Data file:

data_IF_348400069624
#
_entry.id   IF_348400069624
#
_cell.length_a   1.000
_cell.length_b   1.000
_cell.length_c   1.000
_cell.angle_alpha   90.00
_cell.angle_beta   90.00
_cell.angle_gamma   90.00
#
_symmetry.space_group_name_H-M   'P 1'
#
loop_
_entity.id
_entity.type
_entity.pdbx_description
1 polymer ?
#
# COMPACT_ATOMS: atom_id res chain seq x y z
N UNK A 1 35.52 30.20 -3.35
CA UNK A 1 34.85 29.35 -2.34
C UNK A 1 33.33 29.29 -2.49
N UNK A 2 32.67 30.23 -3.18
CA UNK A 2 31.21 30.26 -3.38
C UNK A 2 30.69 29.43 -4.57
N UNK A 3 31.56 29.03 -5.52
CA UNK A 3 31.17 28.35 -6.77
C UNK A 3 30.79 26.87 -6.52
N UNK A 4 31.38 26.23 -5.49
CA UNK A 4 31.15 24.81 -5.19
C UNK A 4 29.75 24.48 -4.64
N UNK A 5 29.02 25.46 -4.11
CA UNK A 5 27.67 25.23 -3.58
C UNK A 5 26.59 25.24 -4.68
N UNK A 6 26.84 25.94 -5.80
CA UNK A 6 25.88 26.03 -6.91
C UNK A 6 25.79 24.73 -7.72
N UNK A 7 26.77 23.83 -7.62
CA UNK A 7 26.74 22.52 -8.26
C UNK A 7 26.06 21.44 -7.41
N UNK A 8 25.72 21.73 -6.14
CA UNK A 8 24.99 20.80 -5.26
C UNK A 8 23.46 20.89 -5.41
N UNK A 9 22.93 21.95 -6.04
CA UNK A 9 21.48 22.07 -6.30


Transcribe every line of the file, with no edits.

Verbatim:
data_IF_348400069624
#
_entry.id   IF_348400069624
#
_cell.length_a   1.000
_cell.length_b   1.000
_cell.length_c   1.000
_cell.angle_alpha   90.00
_cell.angle_beta   90.00
_cell.angle_gamma   90.00
#
_symmetry.space_group_name_H-M   'P 1'
#
loop_
_entity.id
_entity.type
_entity.pdbx_description
1 polymer ?
#
# COMPACT_ATOMS: atom_id res chain seq x y z
N UNK A 1 35.52 30.20 -3.35
CA UNK A 1 34.85 29.35 -2.34
C UNK A 1 33.33 29.29 -2.49
N UNK A 2 32.67 30.23 -3.18
CA UNK A 2 31.21 30.26 -3.38
C UNK A 2 30.69 29.43 -4.57
N UNK A 3 31.56 29.03 -5.52
CA UNK A 3 31.17 28.35 -6.77
C UNK A 3 30.79 26.87 -6.52
N UNK A 4 31.38 26.23 -5.49
CA UNK A 4 31.15 24.81 -5.19
C UNK A 4 29.75 24.48 -4.64
N UNK A 5 29.02 25.46 -4.11
CA UNK A 5 27.67 25.23 -3.58
C UNK A 5 26.59 25.24 -4.68
N UNK A 6 26.84 25.94 -5.80
CA UNK A 6 25.88 26.03 -6.91
C UNK A 6 25.79 24.73 -7.72
N UNK A 7 26.77 23.83 -7.62
CA UNK A 7 26.74 22.52 -8.26
C UNK A 7 26.06 21.44 -7.41
N UNK A 8 25.72 21.73 -6.14
CA UNK A 8 24.99 20.80 -5.26
C UNK A 8 23.46 20.89 -5.41
N UNK A 9 22.93 21.95 -6.04
CA UNK A 9 21.48 22.07 -6.30